BLOOD MAGIC by Tessa Gratton (Random House, 4/11) — “It is impossible to know who you really are until you spend time alone in a cemetery.”

(Really? I immediately want to test out this theory — and find out why the narrator says it.)

YOU’LL LIKE IT HERE (EVERYBODY DOES) by Ruth White (Delacorte, 6/11) — “When I was in the third grade on the California coast, a crazy man came into my classroom and started waving a knife around.”

(Something about the juxtaposition of third grade and a crazy man in the classroom is jarring in a way that makes me instantly believe it. I want to know what happened and how that affected the narrator.)

THE END OF THE WORLD CLUB by J&P Voelkel (Egmont, 12/10) — “The twelve Lords of Death were bored.”

(Simple, succinct, unexpected; sounds like something Christopher Moore or Terry Pratchett might write. I’m in!)

***

Good, aren’t they? What are your favorite first lines, either from 2011 ARCs or from books already out? (Please identify the books for people who haven’t read them yet. Great springboard to a new read!)

39 thoughts on “Great First Lines

  1. Shanna

    “I was home alone on that Friday evening. Those who survived know exactly which Friday I mean. Everyone remembers where they were and what they were doing, in the same way my parents remembered 9/11, but more so. Together we lost the old world, slipping from that cocoon of mechanized comfort into the hellish land we inhabit now. The pre-Friday world of school, cell phones, and refrigerators dissolved into this post-Friday world of ash, darkness, and hunger.”

    –from the YA novel Ashfall by Mike Mullin. It is one of the best I have read this year for sure! I know it is more than a line, but I love the paragraph too much to stop at the first sentence.

    From “The Silver Linings Playbook,” an adult novel by YA author Matthew Quick:

    “I don’t have to look up to know Mom is making another surprise visit. Her toenails are always pink during the summer months, and I recognize the flower design imprinted on her leather sandals; it’s what Mom purchased the last time she signed me out of the bad place and took me to the mall.”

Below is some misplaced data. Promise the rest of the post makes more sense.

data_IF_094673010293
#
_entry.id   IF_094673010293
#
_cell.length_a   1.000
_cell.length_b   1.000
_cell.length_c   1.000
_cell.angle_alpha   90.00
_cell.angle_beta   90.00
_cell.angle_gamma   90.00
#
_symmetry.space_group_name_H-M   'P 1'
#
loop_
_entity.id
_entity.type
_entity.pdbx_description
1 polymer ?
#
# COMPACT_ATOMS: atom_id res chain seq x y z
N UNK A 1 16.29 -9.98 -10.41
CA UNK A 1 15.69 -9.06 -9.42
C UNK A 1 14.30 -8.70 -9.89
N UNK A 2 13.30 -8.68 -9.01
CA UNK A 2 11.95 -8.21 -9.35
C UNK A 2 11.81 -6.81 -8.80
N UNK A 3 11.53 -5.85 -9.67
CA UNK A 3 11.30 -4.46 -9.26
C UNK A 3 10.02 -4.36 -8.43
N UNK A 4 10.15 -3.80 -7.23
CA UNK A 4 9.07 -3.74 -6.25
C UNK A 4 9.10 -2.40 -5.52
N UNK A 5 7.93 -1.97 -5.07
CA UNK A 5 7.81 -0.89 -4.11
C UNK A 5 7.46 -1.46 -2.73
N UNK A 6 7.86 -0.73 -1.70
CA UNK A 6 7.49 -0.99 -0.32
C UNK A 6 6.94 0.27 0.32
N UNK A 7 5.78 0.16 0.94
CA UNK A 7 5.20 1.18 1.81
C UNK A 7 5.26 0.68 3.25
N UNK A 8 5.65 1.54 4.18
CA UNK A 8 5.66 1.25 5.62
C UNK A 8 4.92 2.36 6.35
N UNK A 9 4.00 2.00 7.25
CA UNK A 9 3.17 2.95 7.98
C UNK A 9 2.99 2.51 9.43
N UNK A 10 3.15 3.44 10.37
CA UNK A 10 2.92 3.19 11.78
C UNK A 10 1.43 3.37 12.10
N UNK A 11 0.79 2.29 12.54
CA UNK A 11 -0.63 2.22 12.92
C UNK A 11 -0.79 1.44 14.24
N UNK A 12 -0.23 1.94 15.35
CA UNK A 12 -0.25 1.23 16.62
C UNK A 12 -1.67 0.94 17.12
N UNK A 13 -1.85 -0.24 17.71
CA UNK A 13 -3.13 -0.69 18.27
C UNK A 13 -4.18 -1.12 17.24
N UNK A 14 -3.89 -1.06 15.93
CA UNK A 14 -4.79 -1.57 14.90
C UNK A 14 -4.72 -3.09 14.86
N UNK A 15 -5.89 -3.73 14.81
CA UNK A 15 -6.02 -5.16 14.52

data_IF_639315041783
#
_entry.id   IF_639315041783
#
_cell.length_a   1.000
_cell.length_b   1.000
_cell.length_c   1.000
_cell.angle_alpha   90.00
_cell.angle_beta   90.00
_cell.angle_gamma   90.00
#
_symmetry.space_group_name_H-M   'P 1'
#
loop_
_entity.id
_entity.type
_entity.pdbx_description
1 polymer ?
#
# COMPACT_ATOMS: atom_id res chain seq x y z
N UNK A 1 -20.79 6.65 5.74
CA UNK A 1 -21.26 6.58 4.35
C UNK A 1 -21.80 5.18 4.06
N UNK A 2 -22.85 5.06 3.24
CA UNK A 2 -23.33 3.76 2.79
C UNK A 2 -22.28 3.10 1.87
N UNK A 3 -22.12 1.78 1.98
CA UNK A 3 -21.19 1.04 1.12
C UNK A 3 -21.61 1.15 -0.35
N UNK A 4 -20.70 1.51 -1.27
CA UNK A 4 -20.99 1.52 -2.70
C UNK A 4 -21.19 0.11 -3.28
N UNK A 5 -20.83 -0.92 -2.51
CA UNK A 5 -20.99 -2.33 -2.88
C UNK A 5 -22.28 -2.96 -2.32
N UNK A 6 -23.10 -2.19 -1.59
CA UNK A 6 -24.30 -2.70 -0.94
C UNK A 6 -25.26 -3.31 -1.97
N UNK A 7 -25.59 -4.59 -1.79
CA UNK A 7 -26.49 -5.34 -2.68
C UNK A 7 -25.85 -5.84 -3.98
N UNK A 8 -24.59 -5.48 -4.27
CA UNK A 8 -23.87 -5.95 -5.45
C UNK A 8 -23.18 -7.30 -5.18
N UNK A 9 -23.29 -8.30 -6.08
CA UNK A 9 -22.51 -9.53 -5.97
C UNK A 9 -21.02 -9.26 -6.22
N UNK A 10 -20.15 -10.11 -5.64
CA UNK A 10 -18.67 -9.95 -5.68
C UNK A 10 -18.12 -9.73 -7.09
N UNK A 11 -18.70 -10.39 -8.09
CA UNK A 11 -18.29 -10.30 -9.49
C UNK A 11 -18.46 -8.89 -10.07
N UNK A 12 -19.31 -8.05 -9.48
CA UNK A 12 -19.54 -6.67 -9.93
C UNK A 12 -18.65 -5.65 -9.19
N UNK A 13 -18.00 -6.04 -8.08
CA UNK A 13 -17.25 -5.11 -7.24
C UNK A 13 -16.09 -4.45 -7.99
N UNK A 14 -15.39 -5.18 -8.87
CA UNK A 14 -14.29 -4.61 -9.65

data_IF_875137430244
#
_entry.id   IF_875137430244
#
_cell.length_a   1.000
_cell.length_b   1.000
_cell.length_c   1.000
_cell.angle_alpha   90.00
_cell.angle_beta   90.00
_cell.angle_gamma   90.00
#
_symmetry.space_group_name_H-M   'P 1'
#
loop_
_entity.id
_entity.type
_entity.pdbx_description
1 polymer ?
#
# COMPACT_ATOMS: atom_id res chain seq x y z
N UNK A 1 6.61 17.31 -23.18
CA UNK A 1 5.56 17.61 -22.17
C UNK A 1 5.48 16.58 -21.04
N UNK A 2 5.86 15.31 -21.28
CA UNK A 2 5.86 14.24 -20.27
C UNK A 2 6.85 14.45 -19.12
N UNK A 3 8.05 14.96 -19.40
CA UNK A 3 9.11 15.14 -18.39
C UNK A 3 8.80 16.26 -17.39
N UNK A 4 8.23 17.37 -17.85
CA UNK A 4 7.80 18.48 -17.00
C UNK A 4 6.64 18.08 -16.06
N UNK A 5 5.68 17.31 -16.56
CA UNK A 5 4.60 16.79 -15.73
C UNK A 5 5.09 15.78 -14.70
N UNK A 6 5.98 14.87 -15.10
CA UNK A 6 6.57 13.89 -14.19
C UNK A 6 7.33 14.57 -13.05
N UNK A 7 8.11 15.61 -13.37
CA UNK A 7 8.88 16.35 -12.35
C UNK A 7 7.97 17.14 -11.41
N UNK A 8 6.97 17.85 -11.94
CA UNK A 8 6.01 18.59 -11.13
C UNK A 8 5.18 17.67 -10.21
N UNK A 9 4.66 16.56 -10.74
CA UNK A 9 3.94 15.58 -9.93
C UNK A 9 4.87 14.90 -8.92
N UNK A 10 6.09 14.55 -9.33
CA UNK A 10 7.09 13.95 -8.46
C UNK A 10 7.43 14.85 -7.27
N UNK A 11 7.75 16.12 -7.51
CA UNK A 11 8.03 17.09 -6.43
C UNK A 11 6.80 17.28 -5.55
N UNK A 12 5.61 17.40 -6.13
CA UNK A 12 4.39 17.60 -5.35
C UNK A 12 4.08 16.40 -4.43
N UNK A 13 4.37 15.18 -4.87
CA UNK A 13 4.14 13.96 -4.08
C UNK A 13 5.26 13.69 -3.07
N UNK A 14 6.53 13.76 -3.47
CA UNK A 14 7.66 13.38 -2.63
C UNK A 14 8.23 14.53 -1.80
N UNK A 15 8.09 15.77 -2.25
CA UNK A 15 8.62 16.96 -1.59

Right then, you can see that these novels will be about life changing events: witnessing a catastrophe (Ashfall) and learning to live with mental illness (Silver Linings Playbook).

  2. Melissa

    Okay, so this isn’t a YA beginning but it is the best beginning line I have ever read…it still makes me smile and fills me with anticipation which is what reading is all about.

    “The man in black fled across the desert and the gunslinger followed.”
    The Gunslinger by Stephen King.

    I use it in class (middle school) to help teach great beginnings.

  3. Alexa

    “When I stepped out into the bright sunlight from the darkness of the movie house, I had only two things on my mind: Paul Newman and a ride home.” -S.E. Hinton: The Outsiders

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  5. Shanna

    “Look, I didn’t want to be a half-blood.”
    –“The Lightning Thief” (“Percy Jackson and the Olympians” book 1)

    May I also mention the chapter title is, “I Accidentally Vaporize My Pre-algebra Teacher?” I love this series and there are so many great hooks in it. ” The 39 Clues: The Maze of Bones,” also by Rick Riordan, got me as well: “Five minutes before she died, Grace Cahill changed her will.”

    Not kids’ books, but awesome first lines:

    Nicholas Sparks, “The Notebook:” “Who am I? And how, I wonder, will this story end?”

    “The Secret Life of Bees,” Sue Monk Kidd: “At night I would lie in bed and watch the show, how bees squeezed through the cracks of my bedroom wall and flew circles around the room, making the propeller sound, a high-pitched zzzzzz that hummed along my skin.”

    Kids’ books again:

    “Once upon a time there was a pair of pants.” Ann Brashares, “The Sisterhood of the Traveling Pants”

    “You’re up, Joelle!”–Dori Hillestad Butler, “Sliding Into Home”

    “Rain fell that night, a fine, whispering rain.”–Cornelia Funke, “Inkheart”

    “I need you to do me a favor.”– “The Thing About Georgie,” Lisa Graff
    This one has the “you” being the reader!

    “Little Man, will you come on? You keep it up and you’re gonna make us late.” “Roll of Thunder, Hear My Cry” by Mildred D. Taylor

    Last one from an adult book that was based off a kids’ classic:

    From “Wicked: The Life and Times of the Wicked Witch of the West” by Gregory Maguire: “A mile above Oz, the Witch balanced on wind’s forward edge, as if she were a green fleck of the land itself, flung up and sent wheeling away by the turbulent air.”

  6. Leslie Rose

    I’m teaching a writing lesson on leads tomorrow. Thank you for writing my lesson plan! My new favorite is from Rachel Vail’s GORGEOUS. “I sold my cell phone to the devil.”

  7. Connie

    Best opening paragraph:

    “On a cold, fretful afternoon in early October, 1872, a hansom cab drew up outside the offices of Lockhart and Selby, Shipping Agents, in the financial heart of London, and a young girl got out and paid the driver. She was a person of sixteen or so – alone, and uncommonly pretty. She was slender and pale, dressed in mourning, with a black bonnet under which she tucked back a straying twist of blond hair that the wind had teased loose. Her name was Sally Lockhart; and within fifteen minutes, she was going to kill a man.”